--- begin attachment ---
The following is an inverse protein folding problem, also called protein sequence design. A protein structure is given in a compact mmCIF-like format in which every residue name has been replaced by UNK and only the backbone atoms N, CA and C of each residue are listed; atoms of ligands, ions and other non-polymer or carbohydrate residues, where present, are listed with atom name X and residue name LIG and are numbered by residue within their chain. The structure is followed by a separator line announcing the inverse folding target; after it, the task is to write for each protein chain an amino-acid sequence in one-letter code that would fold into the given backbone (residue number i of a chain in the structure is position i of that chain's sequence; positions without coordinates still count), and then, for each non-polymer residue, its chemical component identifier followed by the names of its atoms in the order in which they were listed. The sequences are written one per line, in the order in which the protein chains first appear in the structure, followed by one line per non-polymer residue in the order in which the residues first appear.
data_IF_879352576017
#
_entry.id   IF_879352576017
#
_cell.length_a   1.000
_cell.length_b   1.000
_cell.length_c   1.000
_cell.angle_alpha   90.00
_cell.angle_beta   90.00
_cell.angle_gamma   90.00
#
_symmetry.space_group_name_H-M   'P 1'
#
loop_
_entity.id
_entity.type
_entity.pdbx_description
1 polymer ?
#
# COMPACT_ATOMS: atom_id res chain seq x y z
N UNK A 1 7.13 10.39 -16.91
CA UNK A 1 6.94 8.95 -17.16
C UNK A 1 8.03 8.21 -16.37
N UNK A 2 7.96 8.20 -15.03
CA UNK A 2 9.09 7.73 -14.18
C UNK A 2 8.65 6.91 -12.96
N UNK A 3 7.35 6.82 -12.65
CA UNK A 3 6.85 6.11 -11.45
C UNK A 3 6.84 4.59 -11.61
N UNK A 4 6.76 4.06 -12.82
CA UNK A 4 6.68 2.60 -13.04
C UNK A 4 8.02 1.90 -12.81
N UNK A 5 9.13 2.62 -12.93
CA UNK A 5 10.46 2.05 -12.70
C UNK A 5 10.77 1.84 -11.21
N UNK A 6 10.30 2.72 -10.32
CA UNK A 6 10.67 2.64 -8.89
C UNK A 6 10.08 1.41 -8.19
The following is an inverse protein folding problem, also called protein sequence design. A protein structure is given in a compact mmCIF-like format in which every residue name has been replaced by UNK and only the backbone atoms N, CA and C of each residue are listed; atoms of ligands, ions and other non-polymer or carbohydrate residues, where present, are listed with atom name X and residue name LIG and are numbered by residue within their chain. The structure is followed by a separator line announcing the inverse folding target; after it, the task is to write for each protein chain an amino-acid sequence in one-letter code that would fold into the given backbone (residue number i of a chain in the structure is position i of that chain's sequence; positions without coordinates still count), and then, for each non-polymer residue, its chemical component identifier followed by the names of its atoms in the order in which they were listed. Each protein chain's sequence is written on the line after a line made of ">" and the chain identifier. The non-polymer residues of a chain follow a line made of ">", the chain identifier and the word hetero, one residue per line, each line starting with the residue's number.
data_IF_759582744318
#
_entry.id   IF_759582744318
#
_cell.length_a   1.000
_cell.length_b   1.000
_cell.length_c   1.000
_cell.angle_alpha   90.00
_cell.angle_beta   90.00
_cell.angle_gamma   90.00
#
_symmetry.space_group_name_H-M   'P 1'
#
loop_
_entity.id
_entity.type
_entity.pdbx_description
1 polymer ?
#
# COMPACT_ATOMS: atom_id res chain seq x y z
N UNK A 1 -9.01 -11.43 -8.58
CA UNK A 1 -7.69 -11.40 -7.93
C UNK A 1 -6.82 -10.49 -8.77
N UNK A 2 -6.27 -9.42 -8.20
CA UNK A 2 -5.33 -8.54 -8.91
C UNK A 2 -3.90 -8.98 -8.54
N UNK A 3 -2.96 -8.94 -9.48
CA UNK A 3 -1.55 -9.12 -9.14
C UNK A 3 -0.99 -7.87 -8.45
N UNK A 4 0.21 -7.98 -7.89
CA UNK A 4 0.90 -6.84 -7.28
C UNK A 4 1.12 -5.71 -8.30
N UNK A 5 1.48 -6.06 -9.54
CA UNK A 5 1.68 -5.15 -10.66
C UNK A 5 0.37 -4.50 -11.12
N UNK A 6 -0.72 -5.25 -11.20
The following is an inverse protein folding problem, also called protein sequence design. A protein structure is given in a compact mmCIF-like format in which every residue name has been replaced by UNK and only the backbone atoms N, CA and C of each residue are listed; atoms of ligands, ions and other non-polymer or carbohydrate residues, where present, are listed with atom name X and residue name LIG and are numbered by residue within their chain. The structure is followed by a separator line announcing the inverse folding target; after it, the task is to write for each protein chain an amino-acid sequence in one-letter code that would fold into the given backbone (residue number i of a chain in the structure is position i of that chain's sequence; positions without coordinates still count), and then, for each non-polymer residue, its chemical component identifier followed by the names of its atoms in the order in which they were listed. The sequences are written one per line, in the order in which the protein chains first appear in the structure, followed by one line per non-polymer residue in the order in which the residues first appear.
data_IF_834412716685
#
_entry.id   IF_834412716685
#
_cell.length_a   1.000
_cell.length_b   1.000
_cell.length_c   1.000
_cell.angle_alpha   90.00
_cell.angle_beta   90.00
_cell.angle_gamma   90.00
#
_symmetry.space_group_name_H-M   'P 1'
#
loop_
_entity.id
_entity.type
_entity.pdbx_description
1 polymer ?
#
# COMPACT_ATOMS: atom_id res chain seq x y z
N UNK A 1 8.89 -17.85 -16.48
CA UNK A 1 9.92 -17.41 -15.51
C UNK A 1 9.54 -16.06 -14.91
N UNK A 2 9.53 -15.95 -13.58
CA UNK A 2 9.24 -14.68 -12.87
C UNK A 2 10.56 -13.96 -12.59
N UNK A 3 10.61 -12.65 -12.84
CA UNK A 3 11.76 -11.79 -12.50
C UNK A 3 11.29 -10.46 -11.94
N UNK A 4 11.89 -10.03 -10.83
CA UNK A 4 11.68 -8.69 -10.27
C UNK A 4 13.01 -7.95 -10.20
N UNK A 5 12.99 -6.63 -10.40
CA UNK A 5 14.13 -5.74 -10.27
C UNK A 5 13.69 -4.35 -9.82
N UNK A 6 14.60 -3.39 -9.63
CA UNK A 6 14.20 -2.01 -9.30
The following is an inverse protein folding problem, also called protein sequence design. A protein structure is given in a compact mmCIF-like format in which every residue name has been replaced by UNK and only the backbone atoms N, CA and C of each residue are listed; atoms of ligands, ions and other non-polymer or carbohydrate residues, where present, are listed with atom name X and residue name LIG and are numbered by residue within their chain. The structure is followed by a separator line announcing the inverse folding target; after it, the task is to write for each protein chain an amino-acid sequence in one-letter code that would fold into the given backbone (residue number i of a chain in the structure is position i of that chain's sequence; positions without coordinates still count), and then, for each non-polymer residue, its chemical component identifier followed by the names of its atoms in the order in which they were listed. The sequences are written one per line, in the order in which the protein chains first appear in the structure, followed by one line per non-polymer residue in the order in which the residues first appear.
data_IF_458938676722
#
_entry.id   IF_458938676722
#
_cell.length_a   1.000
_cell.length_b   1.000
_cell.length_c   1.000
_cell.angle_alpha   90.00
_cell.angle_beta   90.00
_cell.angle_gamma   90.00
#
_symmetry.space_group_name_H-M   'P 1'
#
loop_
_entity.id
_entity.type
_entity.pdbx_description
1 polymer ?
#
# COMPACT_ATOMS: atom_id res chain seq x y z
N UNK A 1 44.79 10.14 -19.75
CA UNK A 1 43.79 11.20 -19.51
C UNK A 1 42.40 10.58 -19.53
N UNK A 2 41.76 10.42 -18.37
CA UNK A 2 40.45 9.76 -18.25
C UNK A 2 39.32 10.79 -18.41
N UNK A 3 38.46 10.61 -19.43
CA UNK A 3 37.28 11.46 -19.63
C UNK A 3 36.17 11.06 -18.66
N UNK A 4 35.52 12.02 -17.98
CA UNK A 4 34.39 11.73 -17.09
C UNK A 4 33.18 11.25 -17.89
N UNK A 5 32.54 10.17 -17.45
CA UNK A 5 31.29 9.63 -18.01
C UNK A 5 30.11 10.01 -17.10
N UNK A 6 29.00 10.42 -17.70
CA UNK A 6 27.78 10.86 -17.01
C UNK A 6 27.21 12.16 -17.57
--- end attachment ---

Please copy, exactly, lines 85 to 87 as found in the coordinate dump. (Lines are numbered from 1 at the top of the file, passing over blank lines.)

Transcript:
_cell.angle_alpha   90.00
_cell.angle_beta   90.00
_cell.angle_gamma   90.00